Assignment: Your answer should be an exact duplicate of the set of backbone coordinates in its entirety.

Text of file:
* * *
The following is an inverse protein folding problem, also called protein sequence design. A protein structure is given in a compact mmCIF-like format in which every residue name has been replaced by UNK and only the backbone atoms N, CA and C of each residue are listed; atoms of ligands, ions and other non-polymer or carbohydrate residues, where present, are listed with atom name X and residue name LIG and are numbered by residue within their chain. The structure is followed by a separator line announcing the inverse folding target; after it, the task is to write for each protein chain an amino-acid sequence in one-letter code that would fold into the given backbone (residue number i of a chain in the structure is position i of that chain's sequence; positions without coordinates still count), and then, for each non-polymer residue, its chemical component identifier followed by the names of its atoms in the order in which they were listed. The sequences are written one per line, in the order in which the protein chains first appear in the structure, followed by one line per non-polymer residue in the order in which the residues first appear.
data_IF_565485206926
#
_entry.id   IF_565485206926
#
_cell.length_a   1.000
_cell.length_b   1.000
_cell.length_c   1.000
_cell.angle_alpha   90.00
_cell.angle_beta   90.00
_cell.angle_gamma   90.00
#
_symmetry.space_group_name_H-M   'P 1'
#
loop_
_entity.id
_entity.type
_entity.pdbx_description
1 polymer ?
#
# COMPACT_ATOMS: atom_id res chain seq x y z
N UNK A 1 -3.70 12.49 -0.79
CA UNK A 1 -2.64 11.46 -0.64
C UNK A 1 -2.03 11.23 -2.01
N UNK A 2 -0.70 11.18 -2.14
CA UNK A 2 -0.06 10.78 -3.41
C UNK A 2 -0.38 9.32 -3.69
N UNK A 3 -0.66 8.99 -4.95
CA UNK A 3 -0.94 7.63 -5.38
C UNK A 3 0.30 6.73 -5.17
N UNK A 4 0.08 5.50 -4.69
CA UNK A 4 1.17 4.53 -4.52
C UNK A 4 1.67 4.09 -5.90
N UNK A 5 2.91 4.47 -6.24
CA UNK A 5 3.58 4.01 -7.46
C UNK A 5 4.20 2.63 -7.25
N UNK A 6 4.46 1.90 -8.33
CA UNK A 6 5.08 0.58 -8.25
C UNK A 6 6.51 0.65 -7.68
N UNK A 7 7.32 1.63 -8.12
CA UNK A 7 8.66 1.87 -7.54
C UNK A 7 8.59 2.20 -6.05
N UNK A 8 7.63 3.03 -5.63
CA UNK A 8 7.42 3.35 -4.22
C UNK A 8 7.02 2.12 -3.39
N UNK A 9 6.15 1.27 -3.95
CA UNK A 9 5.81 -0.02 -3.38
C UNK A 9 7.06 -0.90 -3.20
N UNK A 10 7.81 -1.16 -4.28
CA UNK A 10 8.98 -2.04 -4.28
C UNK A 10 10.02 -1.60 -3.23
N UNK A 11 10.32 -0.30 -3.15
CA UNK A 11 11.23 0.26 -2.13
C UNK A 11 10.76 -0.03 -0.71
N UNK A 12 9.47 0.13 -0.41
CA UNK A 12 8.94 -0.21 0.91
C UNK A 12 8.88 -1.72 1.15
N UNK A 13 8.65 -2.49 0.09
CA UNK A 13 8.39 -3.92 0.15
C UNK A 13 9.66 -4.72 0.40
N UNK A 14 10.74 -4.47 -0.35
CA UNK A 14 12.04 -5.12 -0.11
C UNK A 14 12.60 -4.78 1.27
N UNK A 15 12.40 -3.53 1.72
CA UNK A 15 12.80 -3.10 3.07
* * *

The following is an inverse protein folding problem, also called protein sequence design. A protein structure is given in a compact mmCIF-like format in which every residue name has been replaced by UNK and only the backbone atoms N, CA and C of each residue are listed; atoms of ligands, ions and other non-polymer or carbohydrate residues, where present, are listed with atom name X and residue name LIG and are numbered by residue within their chain. The structure is followed by a separator line announcing the inverse folding target; after it, the task is to write for each protein chain an amino-acid sequence in one-letter code that would fold into the given backbone (residue number i of a chain in the structure is position i of that chain's sequence; positions without coordinates still count), and then, for each non-polymer residue, its chemical component identifier followed by the names of its atoms in the order in which they were listed. The sequences are written one per line, in the order in which the protein chains first appear in the structure, followed by one line per non-polymer residue in the order in which the residues first appear.
data_IF_565485206926
#
_entry.id   IF_565485206926
#
_cell.length_a   1.000
_cell.length_b   1.000
_cell.length_c   1.000
_cell.angle_alpha   90.00
_cell.angle_beta   90.00
_cell.angle_gamma   90.00
#
_symmetry.space_group_name_H-M   'P 1'
#
loop_
_entity.id
_entity.type
_entity.pdbx_description
1 polymer ?
#
# COMPACT_ATOMS: atom_id res chain seq x y z
N UNK A 1 -3.70 12.49 -0.79
CA UNK A 1 -2.64 11.46 -0.64
C UNK A 1 -2.03 11.23 -2.01
N UNK A 2 -0.70 11.18 -2.14
CA UNK A 2 -0.06 10.78 -3.41
C UNK A 2 -0.38 9.32 -3.69
N UNK A 3 -0.66 8.99 -4.95
CA UNK A 3 -0.94 7.63 -5.38
C UNK A 3 0.30 6.73 -5.17
N UNK A 4 0.08 5.50 -4.69
CA UNK A 4 1.17 4.53 -4.52
C UNK A 4 1.67 4.09 -5.90
N UNK A 5 2.91 4.47 -6.24
CA UNK A 5 3.58 4.01 -7.46
C UNK A 5 4.20 2.63 -7.25
N UNK A 6 4.46 1.90 -8.33
CA UNK A 6 5.08 0.58 -8.25
C UNK A 6 6.51 0.65 -7.68
N UNK A 7 7.32 1.63 -8.12
CA UNK A 7 8.66 1.87 -7.54
C UNK A 7 8.59 2.20 -6.05
N UNK A 8 7.63 3.03 -5.63
CA UNK A 8 7.42 3.35 -4.22
C UNK A 8 7.02 2.12 -3.39
N UNK A 9 6.15 1.27 -3.95
CA UNK A 9 5.81 -0.02 -3.38
C UNK A 9 7.06 -0.90 -3.20
N UNK A 10 7.81 -1.16 -4.28
CA UNK A 10 8.98 -2.04 -4.28
C UNK A 10 10.02 -1.60 -3.23
N UNK A 11 10.32 -0.30 -3.15
CA UNK A 11 11.23 0.26 -2.13
C UNK A 11 10.76 -0.03 -0.71
N UNK A 12 9.47 0.13 -0.41
CA UNK A 12 8.94 -0.21 0.91
C UNK A 12 8.88 -1.72 1.15
N UNK A 13 8.65 -2.49 0.09
CA UNK A 13 8.39 -3.92 0.15
C UNK A 13 9.66 -4.72 0.40
N UNK A 14 10.74 -4.47 -0.35
CA UNK A 14 12.04 -5.12 -0.11
C UNK A 14 12.60 -4.78 1.27
N UNK A 15 12.40 -3.53 1.72
CA UNK A 15 12.80 -3.10 3.07